‘We’ve eliminated the vermouth to showcase the vodka flavours, so this is about the terroir and culture of France,’ explained Banks. To replace the vermouth, Banks macerated red grapes in a white wine vinegar laced with botanicals including lemon and wormwood. While the pickling liquid is used in the Martini, the grapes then become a garnish, served separately on ice. The result was a thoroughly original take on a Martini.
‘Clever,’ approved Losh. ‘Interestingly, given that they have totally removed one of the two ingredients, the drink still tastes like a Martini, which is an achievement,’ he added.
‘This is packed with layers of flavour and the drink is totally in keeping with Dandelyan; an unusual, modern take
on a classic,’ added Sullivan.
GILLRAY’S AT LONDON MARRIOTT HOTEL COUNTY HALL
BRAND: Copperhead Black
DRINK: The Braithwait
Located in historic County Hall, which is now home to Marriott’s flagship London hotel, Gillray’s Bar boasts spectacular views over the River Thames and Houses of Parliament. Fittingly, it’s named after ‘the father of the political cartoon’, the caricaturist James Gillray, born in 1757, whose work satirised leading politicians of the time, King George III and fashionable upper class society.
With his acerbic wit, no doubt Gillray would be a fan of the Dry Martini – much like Gillray’s senior bartender, Cosmin Tudor, who believes that a good Martini shouldn’t include vermouth. That’s why his recipe for The Braithwait contains only gin and bitters.
‘In a nod to the classic Martini we mist the vermouth over the glass in a vintage perfume bottle with dry ice capsules,’ he said. The vermouth is steeped in Earl Grey tea, to pick up notes that can be found in Copperhead Black, a Belgian gin that features black Ceylon tea. Paired with Copperhead’s own bitters, which give the final Martini an opaque appearance in the glass, the drink is then garnished with a long lemon peel that imparts a big citrus hit to the final flavour.
‘One note – lemon – plays very loudly here,’ commented Losh, concluding: ‘This is one for fans of citrus Martinis.’ Sheppard agreed, noting lemon sherbet on the finish and a crisp citrus mid-palate.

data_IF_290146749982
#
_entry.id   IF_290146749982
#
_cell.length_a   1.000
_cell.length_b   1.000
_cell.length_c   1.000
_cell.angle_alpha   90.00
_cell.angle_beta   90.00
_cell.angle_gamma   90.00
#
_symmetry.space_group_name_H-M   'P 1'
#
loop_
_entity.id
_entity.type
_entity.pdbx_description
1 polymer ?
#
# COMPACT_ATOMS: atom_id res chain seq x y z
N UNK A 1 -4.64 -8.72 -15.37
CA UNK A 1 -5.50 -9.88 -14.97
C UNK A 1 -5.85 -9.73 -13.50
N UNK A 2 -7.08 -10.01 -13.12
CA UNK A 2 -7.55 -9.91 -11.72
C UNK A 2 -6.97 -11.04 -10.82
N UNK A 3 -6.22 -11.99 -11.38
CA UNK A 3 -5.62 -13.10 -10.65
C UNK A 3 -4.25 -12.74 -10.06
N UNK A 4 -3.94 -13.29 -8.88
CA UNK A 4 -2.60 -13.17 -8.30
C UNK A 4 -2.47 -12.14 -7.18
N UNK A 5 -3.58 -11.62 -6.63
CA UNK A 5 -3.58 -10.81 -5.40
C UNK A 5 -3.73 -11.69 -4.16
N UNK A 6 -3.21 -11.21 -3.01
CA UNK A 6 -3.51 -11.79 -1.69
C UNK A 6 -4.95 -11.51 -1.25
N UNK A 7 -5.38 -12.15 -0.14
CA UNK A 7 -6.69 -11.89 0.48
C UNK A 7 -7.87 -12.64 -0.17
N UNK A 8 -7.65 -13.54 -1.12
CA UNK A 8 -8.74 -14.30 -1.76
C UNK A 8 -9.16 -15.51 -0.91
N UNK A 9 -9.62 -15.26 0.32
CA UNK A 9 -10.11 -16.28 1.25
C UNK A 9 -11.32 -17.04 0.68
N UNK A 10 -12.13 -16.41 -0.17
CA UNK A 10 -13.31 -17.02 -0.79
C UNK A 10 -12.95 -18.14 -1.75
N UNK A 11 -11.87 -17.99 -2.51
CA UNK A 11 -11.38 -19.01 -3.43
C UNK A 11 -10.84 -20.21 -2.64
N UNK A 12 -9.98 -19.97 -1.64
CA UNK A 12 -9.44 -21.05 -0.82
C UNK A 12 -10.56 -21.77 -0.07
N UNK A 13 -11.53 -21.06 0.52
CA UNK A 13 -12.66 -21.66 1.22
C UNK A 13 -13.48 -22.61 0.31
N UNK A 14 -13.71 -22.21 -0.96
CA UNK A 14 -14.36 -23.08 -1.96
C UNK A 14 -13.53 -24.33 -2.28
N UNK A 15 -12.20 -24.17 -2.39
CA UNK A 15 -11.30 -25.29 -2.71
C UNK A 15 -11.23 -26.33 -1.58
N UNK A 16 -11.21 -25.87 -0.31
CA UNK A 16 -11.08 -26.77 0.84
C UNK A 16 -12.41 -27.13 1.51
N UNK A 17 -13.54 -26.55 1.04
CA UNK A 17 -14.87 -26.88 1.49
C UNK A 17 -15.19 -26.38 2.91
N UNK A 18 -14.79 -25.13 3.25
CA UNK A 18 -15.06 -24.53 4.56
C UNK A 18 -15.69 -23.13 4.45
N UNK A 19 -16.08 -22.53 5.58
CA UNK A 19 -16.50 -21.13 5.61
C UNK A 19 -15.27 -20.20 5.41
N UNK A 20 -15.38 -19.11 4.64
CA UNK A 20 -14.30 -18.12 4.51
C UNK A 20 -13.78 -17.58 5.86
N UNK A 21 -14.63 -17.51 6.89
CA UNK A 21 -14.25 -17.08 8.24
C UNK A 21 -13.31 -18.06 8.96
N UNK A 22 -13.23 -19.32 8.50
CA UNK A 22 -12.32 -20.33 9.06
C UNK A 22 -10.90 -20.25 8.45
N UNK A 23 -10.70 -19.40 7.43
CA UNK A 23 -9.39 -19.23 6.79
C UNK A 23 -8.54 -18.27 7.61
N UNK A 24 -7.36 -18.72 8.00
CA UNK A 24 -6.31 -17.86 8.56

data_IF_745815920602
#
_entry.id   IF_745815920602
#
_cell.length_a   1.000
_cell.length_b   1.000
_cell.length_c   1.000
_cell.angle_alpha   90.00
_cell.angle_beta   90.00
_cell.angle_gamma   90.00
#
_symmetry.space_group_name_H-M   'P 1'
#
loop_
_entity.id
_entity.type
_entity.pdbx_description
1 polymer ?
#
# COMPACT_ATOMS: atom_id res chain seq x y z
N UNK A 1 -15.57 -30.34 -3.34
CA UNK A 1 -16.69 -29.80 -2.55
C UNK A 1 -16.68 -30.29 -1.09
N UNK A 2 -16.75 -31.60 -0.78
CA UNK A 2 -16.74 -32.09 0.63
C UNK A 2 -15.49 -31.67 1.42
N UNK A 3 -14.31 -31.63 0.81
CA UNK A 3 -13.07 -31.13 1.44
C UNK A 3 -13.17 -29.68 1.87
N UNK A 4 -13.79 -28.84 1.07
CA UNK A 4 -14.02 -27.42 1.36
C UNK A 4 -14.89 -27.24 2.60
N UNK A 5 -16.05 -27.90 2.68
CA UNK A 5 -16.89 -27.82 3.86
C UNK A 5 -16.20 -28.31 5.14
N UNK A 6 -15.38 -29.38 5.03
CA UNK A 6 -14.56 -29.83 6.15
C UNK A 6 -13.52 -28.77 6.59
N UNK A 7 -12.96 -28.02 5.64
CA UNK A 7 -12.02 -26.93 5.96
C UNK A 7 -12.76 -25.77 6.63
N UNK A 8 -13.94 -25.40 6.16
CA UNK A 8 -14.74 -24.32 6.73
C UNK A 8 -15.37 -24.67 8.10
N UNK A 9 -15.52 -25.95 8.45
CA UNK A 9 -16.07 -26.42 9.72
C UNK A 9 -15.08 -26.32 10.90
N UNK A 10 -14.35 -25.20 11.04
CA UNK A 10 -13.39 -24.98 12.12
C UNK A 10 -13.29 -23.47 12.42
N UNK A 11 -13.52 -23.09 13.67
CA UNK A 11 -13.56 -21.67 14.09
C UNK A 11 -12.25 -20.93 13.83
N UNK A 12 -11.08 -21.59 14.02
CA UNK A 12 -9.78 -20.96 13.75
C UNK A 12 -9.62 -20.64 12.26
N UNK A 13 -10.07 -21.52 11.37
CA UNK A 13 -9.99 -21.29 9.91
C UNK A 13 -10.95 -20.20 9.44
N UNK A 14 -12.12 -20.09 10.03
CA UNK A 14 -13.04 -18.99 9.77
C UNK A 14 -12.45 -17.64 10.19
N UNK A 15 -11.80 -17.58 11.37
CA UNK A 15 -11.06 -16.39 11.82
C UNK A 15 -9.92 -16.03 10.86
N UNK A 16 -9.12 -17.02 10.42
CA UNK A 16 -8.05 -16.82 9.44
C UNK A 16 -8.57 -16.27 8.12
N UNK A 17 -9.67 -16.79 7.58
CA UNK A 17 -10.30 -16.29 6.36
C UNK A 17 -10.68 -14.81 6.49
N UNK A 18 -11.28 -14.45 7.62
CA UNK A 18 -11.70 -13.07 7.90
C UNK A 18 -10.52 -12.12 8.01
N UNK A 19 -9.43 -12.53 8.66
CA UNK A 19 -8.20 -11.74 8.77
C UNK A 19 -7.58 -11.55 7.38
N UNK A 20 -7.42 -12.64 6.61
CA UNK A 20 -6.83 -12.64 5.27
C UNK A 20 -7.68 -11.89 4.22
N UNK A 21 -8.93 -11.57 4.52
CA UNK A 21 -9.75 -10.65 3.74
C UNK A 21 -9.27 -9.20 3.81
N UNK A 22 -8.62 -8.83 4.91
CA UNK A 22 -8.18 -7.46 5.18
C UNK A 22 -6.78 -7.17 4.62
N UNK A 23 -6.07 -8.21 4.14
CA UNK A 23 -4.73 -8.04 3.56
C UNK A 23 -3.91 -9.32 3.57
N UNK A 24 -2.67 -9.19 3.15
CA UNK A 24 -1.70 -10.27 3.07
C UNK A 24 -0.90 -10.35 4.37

THE RIVOLI BAR AT THE RITZ
|TO BE OR NOT TO BE
BRAND: Belvedere Vodka
DRINK: To Be or Not To Be
Designed to make guests feel as though they are walking into a glittering jewel box, The Ritz’s Rivoli Bar is an opulent oasis featuring gilded ceiling domes, swathes of marble, shiny camphor wood wall panels, Lalique glass and leopard-print stools. Drinks here really have to look the part, and theatrical presentation is something that head bartender Tiago Mira uses to full effect.
‘A Martini is one of the most classic cocktails, and this drink is a play on a Martini, offering guests something that they’re not expecting – hence the name, To Be or Not To Be,’ he explained. ‘The idea is to play with your palate and your senses, as we all tend to interpret things as look.’
At first glance his drink looked like a Dirty Martini garnished with an olive. But take a sip and you get fruity, not dirty, flavours. ‘I wanted a drink with all the strength of a Martini and the look of a Martini, but with a fruity taste, which is more accessible for our guests,’ said Mira, who combined Belvedere Vodka with a yuzu clarification, peach bitters and Cinzano Bianco. Even the ‘olive’ was not as it seemed; Mira had replaced it with a sweet Japanese peach skewered on a jewel-topped cocktail stick.
The Imbibe team liked the clever presentation and the concept of the drink. ‘This looks terrific and is good for the clientele,’ approved Losh.
‘This is not a classic Martini, but it’s a delicious, really accessible twist on a Martini,’ noted Foster. Sheppard praised the ‘super-charged peach and yuzu character’ on the palate, while Sullivan concluded: ‘This is sharp, citrusy, fresh and very drinkable!’